Well, not so much at first. But with each project, I find it getting easier. I think for this last novel I skipped right ahead to #6 with only brief detours at #4 and #5. But my YAYA post is done, and I've just posted in the Voice Game, Renfest isn't here yet, and the roommate is using the washer and dryer, and, hey, can't even work on another WIP because I don't have one at the moment, so I guess I get back to #7.

Feel free to share your grieving... I mean, revision process. How do you respond to betas' (or agents'/editors' too) suggested revisions? Meanwhile, I'll go work on the second half of my beta notes.


hannah said...

Oh, Voice Game. :D


I'd say that goes between 4 and 5 for me.

Sage said...

I do something similar, but it comes after the revision process. It's usually knowing that I've sent out the earlier version to betas who either haven't gotten back to me, or who have, but I'm still embarrassed they saw the old version. For some reason, this is more embarrassing for me with smaller problems than bigger ones. But, yeah, I go through OMG, HOW COULD I LET THEM SEE THAT? all the time after revising.

Catherine said...

Ha. this is so me.

I wangst at length before grudgingly making changes that make the book better. :D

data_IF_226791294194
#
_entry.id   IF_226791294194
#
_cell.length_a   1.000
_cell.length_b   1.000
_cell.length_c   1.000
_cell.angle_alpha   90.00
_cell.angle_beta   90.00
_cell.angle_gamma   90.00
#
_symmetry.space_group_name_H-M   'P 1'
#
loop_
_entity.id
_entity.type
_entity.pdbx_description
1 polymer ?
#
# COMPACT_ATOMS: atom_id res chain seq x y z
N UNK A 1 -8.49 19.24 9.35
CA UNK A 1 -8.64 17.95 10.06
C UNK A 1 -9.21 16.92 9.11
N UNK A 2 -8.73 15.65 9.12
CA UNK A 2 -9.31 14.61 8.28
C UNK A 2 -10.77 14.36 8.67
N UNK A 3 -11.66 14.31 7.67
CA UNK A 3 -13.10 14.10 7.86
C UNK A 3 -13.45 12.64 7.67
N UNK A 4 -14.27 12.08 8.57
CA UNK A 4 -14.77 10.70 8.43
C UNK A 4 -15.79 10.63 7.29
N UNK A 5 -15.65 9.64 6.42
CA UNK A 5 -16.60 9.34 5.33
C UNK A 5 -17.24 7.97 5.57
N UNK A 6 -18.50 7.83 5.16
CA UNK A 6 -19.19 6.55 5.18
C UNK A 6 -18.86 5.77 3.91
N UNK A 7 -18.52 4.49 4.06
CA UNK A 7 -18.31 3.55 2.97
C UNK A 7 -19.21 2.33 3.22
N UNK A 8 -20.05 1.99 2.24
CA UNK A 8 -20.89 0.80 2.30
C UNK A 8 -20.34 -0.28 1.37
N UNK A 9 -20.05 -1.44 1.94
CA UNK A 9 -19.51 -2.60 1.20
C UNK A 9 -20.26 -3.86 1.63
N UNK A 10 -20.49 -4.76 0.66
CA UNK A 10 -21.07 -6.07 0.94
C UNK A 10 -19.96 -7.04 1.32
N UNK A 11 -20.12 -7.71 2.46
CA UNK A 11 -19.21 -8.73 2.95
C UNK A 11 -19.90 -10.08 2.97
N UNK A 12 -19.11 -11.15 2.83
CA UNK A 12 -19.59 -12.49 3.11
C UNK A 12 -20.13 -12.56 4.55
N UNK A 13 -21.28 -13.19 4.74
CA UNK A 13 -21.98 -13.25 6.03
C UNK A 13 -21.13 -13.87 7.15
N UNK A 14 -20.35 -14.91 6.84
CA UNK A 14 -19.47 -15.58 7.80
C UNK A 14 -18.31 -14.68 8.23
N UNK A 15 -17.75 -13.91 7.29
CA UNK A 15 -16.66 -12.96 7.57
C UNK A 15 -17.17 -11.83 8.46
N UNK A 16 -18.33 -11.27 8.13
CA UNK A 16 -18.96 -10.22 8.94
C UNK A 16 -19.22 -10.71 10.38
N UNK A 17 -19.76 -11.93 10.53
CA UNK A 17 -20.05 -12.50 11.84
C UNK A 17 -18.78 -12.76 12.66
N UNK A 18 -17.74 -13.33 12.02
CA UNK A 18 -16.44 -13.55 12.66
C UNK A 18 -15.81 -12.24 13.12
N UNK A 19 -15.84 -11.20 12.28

I do sometimes go with step one and stay there, like the recent beta suggestion to cut my first ten chapters....

Sage said...

Well some beta comments definitely are worth ignoring. Some go completely against the other betas. Some are stylistic preferences that don't go with your style. And some are just plain out there. If only one beta is giving me the crit, I still consider it (after step 1), but I keep in mind it's just one opinion. If several are giving me the same crit, I take that into account when I look at whether the change is worth it.

Maggie Stiefvater said...

This is SO true. On so many different levels.

The key to survival is avoiding your editors for the first five or six steps of acceptance.

althrasher said...

Haha, no joke on ALL these. I'd add in between steps 5. and 6. or so--"It's not REALLY that important. I mean, most people probably wouldn't even notice..."

Heather Zundel said...

"The key to survival is avoiding your editors for the first five or six steps of acceptance."

So so true.

This post was so brilliant, I loved every piece of it and I was laughing queitly to myself going "oh yeah," "yep, totally me," I'm still chuckling a little to myself. But what happens when you rewrite it and have to go through it all over again? So terrible. Curse the methods that make my story so much better than it ever could be otherwise!...

Emily H said...

So this doesn't entirely go with your post (okay it kind of does since it has something to do with revisions) but I have to ask anyway. I'm a teenager trying to get published- this is my third novel- and I've written and rewritten my query letter over and over. But I'm not entirely sure it's working, and I remember reading in the archives that some of you guys really like writing queries. I was just wondering if maybe you could help me with mine? Or let me know if it's good/okay/crappy/confusing?


hannah said...

Hey Emily--

Sorry, I didn't see this before--I love working on queries, and I'll see if I can help with yours if you'd like to drop me an email at